Wednesday, January 23, 2013

I am Ryan Gosling.

It was the first three day weekend in a long time where I had nothing to do.
Love Solo and his company though I may, there are things I miss doing when we're together.
Things I typically do alone.

& so, this weekend, I resolved to do those things;
sleep in late,
stay in bed after sleeping in late and read,
watch romantic movies on netflix.

& with these plans in mind, I watched: Blue Valentine, Like Crazy, and Take this Waltz.
These were not the romantic films I was expecting, instead, they were realistic conversations about what happens to relationships over time.
That reality is: they become stale.

There's a scene in Take this Waltz that I feel really sums up the central concept I'm getting at.
The central character is a married woman who, though she loves her husband, is intrigued by a budding flirtation with a neighbor. This character has attended an aerobic swim class, primarily frequented by elderly women, with two other young friends.
When the class is over, the three young women wash themselves at the opposite end of the community showers from the cluster of older women. The three young women are talking about marriage, and talking about the feel of new relationships. One of the women says, "I like new things, they are shiny." An older woman across the room says, "New things turn into old things." & the camera pans between the young women showering and the old women showering, the movie-watcher can't help but draw a paradox between the young bodies and the old bodies.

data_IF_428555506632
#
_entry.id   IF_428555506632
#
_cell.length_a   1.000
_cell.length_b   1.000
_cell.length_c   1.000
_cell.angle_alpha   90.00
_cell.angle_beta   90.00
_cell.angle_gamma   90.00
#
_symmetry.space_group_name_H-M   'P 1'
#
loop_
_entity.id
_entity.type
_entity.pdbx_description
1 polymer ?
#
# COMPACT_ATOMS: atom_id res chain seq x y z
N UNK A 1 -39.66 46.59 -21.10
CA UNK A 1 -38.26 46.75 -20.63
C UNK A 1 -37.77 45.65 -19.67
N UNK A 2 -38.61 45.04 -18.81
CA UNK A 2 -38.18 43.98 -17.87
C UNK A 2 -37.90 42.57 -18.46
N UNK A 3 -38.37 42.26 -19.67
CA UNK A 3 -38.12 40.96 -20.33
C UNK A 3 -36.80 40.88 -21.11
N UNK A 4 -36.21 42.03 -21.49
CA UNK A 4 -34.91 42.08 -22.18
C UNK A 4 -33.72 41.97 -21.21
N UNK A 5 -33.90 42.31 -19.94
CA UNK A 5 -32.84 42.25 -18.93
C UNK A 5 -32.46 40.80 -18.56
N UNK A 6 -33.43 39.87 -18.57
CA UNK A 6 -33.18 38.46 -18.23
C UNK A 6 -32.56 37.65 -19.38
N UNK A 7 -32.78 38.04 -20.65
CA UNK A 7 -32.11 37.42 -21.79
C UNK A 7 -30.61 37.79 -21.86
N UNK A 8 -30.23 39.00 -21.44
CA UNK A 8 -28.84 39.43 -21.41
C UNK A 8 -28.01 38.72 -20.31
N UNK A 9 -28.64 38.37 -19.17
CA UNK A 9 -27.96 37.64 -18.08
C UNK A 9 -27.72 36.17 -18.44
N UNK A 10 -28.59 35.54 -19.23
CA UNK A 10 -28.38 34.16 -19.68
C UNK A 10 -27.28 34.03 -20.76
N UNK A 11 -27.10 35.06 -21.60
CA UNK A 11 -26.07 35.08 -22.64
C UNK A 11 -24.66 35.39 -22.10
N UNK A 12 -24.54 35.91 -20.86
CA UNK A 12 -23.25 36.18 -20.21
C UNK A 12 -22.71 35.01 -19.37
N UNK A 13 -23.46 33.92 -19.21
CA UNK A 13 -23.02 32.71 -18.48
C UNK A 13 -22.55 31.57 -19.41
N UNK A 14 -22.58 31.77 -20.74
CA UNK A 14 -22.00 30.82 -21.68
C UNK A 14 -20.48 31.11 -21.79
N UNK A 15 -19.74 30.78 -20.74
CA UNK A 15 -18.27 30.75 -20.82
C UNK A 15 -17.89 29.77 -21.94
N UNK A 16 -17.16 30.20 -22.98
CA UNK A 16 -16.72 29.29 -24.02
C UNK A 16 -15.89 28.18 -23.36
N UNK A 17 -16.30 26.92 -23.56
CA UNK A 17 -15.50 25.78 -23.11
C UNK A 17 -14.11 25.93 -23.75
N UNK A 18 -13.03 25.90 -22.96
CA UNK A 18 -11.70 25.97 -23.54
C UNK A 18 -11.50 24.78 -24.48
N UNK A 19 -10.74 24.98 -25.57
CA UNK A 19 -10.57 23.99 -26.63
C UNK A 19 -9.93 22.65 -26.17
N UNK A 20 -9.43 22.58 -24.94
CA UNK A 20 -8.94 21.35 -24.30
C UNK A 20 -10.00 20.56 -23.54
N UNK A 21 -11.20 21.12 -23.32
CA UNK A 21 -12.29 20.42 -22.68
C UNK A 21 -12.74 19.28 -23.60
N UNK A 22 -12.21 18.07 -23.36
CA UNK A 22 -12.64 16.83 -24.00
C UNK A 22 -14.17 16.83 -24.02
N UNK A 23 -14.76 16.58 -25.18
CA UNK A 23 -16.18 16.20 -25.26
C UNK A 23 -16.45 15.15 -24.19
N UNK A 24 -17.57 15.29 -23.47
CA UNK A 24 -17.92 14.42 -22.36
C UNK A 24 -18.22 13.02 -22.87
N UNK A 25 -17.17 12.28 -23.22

I should mention there is full frontal. Not because I liked it so much as because I want to warn anyone who might think, "What a cute movie to watch with my parents/grandparents/children I'm babysitting."


I don't want to ruin anything for you if you are planning to watch any of these movies so I won't say too much.
I will say: as the central relationships in these films struggled, I found myself rooting for reconciliation.
"They're made for each other, they have to work it out!"
& that's when I realized something; I am a hopeless romantic.

It's a secret I've always been ashamed to admit not only out loud, but even to myself: my whole life I've been looking for the right guy.
& while you're sitting there judging, you filthy shit person (& my apologies if you weren't), understand: I am fully aware that the right guy isn't going to complete me. I believe that feeling complete comes from within. I don't think my life will be better or perfect or that I'll somehow be better simply for having found the right guy. I just want to find him, for whatever it's worth.

Of these 3 movies, I really felt a personal connection to Dean from Blue Valentine (played by Ryan Gosling--hence, the title). He is a character who falls hopelessly in love and is willing to give anything for it. He is someone looking to polish his tarnishing relationship. & the movie asks the viewer: what do you do when it's lost for the other person? When you can't polish anymore & polish is all you want to do?
I wondered whether I watched the movie whether I wanted to find someone like Dean or whether I felt like I am Dean.
In particular, I've been turning this quote from Blue Valentine over in my mind:
"I feel like men are more romantic than women. When we get married we marry, like one girl, 'cause we're resistant the whole way until we meet one girl and we think, 'I'd be an idiot if I didn't marry this girl; she's so great.' But it seems like girls get to a place where they just kinda pick the best option... 'Oh, he's got a good job.' I mean they spend their whole life looking for Prince Charming and then they marry the guy who's got a good job and is gonna stick around."

In what has become a vicious cycle, I've been obsessing about whether my propensity to try to polish relationships, my desire to make things work, makes me the kind of girl described in that quote.
Where do you draw the line between compromising and settling?

I have no idea, that's why I've been twirling this around in my brain for so many days.

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